Frank Barber knew how to make you feel better.
On the radio, his smooth, deep voice carried a reassuring quality. It was a piece of what made the veteran newsman who died last week, so special.
But only a piece.
There are talented people you don't want to be around because they're irritating or arrogant.
Frank was neither. He was a man who was unfailingly kind, generous beyond words and remarkably perceptive.
Everyone who met Frank has a few stories about him. I have a few I love to tell, but one that stands out. It showcases Frank's compassion and his complete lack of ego.
Tiffin University's football team was hosting Ohio Dominican and I was seated next to the veteran broadcaster in the pressbox.
Frank always was jovial before games, and he asked me how I was doing.
I took this as an opportunity to vent about something I'd messed up. I'd called the
decorated Ohio Dominican
quarterback Cris Reisert "Cris Reichert" in that morning's paper, and I went on and on about how awful this was.
Frank took it all in, and told me not to worry about it. But he could see I was gonna be upset for a while.
Then the game started.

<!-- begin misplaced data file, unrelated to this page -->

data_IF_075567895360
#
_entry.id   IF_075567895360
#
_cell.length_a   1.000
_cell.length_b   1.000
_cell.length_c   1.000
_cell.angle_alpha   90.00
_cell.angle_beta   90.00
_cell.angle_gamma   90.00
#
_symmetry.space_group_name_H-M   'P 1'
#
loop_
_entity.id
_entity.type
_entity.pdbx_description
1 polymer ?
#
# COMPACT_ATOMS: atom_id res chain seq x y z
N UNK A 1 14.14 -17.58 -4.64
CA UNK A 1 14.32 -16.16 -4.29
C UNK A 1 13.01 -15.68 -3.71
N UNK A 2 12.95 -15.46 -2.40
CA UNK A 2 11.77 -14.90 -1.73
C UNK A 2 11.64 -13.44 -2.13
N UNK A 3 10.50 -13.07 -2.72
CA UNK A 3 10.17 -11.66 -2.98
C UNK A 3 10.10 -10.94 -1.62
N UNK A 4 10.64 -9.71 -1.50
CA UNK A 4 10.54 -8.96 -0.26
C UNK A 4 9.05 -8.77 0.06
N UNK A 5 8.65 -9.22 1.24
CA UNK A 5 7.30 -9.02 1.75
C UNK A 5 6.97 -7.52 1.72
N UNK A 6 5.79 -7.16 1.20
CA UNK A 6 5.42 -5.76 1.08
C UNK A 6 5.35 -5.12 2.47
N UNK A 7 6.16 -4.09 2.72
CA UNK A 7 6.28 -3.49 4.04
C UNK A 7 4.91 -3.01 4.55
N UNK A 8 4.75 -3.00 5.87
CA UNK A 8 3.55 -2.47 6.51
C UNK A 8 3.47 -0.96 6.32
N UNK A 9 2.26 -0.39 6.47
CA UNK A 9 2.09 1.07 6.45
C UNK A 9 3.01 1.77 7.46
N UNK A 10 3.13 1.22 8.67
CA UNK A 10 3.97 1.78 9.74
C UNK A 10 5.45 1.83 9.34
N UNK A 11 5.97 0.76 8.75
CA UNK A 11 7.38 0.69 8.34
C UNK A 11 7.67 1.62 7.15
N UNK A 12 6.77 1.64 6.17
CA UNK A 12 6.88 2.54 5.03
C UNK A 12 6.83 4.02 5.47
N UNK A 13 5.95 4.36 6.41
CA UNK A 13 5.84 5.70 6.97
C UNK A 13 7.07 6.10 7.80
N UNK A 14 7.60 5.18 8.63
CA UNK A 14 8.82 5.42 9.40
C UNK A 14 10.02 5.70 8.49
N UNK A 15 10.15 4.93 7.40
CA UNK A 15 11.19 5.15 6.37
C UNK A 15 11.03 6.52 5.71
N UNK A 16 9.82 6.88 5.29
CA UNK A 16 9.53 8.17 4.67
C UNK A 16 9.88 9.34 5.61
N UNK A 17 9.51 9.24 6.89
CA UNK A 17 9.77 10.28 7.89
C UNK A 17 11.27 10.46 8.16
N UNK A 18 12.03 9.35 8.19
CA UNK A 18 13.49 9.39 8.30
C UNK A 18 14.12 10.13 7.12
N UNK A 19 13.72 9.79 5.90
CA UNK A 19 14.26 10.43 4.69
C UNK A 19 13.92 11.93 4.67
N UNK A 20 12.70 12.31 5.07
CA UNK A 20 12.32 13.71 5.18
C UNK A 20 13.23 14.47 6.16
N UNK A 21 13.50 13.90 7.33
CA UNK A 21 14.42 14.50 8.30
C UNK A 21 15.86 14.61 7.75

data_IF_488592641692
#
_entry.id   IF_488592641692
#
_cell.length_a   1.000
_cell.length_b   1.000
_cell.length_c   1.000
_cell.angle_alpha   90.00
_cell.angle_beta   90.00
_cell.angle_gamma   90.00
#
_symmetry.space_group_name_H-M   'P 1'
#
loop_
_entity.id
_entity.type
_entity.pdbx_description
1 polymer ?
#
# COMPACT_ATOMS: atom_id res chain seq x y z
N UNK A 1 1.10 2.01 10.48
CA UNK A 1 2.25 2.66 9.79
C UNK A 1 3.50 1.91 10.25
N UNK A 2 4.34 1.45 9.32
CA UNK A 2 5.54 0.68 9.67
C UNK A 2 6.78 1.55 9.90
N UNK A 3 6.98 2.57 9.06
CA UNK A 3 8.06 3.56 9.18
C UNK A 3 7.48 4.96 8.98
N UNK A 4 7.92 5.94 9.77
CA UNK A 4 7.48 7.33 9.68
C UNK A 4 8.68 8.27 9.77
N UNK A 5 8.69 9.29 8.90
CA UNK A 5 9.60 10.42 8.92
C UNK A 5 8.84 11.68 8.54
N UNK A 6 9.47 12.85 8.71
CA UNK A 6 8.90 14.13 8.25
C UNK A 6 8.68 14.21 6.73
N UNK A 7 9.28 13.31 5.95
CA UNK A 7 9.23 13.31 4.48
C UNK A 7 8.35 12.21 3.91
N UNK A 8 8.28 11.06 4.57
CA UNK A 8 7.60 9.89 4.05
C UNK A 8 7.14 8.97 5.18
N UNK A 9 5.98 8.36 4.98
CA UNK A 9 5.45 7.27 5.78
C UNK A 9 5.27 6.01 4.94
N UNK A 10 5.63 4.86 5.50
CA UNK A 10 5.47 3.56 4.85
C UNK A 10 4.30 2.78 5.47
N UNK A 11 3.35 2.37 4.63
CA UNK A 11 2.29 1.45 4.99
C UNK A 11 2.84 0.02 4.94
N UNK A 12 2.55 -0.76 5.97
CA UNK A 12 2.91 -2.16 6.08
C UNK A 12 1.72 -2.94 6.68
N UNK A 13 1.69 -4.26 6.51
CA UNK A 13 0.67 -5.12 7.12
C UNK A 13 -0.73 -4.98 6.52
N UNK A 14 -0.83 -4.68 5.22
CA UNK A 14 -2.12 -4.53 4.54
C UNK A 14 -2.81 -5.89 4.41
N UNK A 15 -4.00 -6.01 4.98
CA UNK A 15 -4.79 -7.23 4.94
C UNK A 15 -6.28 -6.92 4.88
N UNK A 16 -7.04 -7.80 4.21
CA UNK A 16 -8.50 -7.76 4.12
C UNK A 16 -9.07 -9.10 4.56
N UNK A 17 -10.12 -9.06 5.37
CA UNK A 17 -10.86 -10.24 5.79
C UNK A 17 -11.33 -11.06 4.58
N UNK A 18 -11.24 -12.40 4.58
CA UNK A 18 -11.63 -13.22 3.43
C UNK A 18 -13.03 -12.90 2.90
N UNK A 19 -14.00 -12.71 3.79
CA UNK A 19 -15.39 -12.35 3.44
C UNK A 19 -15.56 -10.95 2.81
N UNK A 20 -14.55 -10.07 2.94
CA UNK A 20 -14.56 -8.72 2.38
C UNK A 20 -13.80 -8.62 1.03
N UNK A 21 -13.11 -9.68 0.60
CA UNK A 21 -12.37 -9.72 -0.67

Frank, on play-by-play, began to describe a Panther play.
"Back in the pocket stands the ODU quarterback, Cris Reichert..."
He turned to me, smiled and gave me an elbow to the ribs.
Frank had made an error. And while he never would admit to it, he had done it on purpose so I would feel better.
Would Bob Costas do that? Forget that. I'm not sure if I would. But Frank was that type of man.
Over the years, I got to know Frank pretty well. We talked sports, politics, music. On a ride up to Michigan for a football media day, he shared with me how he'd covered the infamous "Garden Party" at Madison Square Garden in the early 1970s that spawned Rick Nelson's song.
When I was a guest on his radio shows, the two of us - more than once - essentially hijacked the program and went on for minutes about the sorry state of the Cleveland Browns, a team we were passionate about.
Occasionally I'd go back and listen to games he and former Columbian football coach Steve Gilbert did together for Seneca County Radio. They were a perfect pair, with Barber's strong play-by-play skills and Gilbert's perspective transferring perfectly to radio analysis.
Frank scaled back his play-by-play work in recent years, but I still got to see him once a week for a radio segment we did on Seneca County Radio with Keith Hodkinson. It was something I cherished.
I last saw Frank after Calvert's overtime football game with Norwalk St. Paul three weeks ago. Frank was uncharacteristically down. He told me it was the worst game he ever called.
All I could do was tell him a bad game for him would be a great one for almost anyone else. I don't know if that made him feel better.
He didn't dwell on it. He immediately told me he thought Calvert should have went for two on the last play of regulation.
I've heard Frank called the "Voice of Seneca County."
To me, he was more than that.
It wasn't the voice that was special. It was the man behind it.
Frank Barber may be gone, but his kindness, his humor and his stories remain.
Thank you, Frank. We will miss you.